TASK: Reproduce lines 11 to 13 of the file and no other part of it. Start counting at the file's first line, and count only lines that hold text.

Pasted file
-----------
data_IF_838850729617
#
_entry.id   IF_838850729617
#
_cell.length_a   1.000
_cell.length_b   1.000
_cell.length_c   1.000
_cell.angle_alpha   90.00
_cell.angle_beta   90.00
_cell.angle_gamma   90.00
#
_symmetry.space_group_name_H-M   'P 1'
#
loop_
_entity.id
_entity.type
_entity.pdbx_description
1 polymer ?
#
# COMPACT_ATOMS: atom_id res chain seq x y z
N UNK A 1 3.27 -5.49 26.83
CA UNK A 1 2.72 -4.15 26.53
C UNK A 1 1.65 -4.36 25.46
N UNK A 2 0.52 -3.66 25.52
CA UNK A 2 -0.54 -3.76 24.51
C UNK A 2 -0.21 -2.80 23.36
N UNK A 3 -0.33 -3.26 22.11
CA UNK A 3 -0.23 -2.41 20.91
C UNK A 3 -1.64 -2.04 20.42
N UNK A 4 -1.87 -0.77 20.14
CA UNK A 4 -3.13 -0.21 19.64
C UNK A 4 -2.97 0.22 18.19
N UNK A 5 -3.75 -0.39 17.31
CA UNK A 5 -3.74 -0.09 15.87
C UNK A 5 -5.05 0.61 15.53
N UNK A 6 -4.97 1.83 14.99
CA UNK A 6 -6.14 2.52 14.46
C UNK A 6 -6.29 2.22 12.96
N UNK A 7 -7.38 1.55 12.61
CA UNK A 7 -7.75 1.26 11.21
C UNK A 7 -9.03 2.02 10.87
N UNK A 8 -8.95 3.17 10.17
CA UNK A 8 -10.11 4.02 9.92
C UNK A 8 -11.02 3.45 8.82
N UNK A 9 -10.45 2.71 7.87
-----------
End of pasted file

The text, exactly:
#
_symmetry.space_group_name_H-M   'P 1'
#